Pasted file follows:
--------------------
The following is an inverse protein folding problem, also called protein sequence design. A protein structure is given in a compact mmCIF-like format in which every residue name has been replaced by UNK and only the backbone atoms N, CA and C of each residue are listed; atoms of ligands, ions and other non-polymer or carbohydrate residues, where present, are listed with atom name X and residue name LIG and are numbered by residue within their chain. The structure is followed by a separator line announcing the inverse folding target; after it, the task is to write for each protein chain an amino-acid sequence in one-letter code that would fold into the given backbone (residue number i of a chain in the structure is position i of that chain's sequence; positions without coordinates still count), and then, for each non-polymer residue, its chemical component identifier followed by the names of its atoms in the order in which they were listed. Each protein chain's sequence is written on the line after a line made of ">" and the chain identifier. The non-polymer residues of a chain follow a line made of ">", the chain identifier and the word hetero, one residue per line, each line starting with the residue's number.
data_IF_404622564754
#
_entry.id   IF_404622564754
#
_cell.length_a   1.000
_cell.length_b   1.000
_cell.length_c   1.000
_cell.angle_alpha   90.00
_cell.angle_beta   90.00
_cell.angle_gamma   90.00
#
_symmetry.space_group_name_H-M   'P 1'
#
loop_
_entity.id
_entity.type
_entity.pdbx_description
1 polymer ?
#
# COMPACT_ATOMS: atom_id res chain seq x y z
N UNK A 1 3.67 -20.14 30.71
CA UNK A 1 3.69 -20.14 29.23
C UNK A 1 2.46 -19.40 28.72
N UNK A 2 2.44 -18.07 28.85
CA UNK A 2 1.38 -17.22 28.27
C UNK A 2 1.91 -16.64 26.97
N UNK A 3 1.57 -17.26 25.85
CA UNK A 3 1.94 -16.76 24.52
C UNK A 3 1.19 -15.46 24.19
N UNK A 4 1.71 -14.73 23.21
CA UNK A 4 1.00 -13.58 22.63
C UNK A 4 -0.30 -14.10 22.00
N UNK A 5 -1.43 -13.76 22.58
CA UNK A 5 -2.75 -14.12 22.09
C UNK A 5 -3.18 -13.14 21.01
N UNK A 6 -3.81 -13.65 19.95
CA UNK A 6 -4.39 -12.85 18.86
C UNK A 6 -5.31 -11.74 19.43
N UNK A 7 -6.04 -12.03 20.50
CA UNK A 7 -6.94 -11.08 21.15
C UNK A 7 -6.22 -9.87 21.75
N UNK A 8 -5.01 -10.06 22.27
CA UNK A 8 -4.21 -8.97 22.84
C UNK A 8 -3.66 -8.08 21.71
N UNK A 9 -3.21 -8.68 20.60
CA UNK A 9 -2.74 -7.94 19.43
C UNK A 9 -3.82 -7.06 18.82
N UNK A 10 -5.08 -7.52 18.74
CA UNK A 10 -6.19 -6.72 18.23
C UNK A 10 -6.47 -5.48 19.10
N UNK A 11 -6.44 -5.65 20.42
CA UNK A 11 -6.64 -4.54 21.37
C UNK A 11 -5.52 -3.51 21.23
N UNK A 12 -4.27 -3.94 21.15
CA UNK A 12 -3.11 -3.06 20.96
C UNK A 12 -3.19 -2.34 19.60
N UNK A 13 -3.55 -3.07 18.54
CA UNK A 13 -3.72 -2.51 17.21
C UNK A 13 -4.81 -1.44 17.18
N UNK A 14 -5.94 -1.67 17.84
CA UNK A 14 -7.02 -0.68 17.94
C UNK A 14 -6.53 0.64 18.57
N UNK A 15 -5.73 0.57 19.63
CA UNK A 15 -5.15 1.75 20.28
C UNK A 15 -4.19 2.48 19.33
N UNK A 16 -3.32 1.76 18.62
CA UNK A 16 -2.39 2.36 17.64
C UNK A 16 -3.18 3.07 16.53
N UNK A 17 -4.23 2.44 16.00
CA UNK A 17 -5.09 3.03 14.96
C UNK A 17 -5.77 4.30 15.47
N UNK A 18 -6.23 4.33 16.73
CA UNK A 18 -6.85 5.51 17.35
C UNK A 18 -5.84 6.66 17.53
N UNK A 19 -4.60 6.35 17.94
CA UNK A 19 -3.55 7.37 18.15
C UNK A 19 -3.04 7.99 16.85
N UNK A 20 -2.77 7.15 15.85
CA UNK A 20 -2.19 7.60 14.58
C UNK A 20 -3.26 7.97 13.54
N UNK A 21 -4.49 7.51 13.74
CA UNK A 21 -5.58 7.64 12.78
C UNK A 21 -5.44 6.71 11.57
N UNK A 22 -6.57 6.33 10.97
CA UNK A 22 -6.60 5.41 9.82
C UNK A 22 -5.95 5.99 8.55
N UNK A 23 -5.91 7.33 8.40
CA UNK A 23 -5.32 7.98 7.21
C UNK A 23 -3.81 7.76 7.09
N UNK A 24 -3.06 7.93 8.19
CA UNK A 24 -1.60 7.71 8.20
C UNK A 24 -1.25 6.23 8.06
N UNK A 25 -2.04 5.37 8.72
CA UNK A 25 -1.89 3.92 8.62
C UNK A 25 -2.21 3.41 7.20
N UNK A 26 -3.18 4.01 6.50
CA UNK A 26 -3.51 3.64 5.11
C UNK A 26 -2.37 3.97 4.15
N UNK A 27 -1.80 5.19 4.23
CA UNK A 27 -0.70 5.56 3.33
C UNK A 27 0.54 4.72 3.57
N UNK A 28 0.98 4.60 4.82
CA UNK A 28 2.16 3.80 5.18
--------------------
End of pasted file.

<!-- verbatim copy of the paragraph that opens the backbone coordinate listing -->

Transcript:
The following is an inverse protein folding problem, also called protein sequence design. A protein structure is given in a compact mmCIF-like format in which every residue name has been replaced by UNK and only the backbone atoms N, CA and C of each residue are listed; atoms of ligands, ions and other non-polymer or carbohydrate residues, where present, are listed with atom name X and residue name LIG and are numbered by residue within their chain. The structure is followed by a separator line announcing the inverse folding target; after it, the task is to write for each protein chain an amino-acid sequence in one-letter code that would fold into the given backbone (residue number i of a chain in the structure is position i of that chain's sequence; positions without coordinates still count), and then, for each non-polymer residue, its chemical component identifier followed by the names of its atoms in the order in which they were listed. Each protein chain's sequence is written on the line after a line made of ">" and the chain identifier. The non-polymer residues of a chain follow a line made of ">", the chain identifier and the word hetero, one residue per line, each line starting with the residue's number.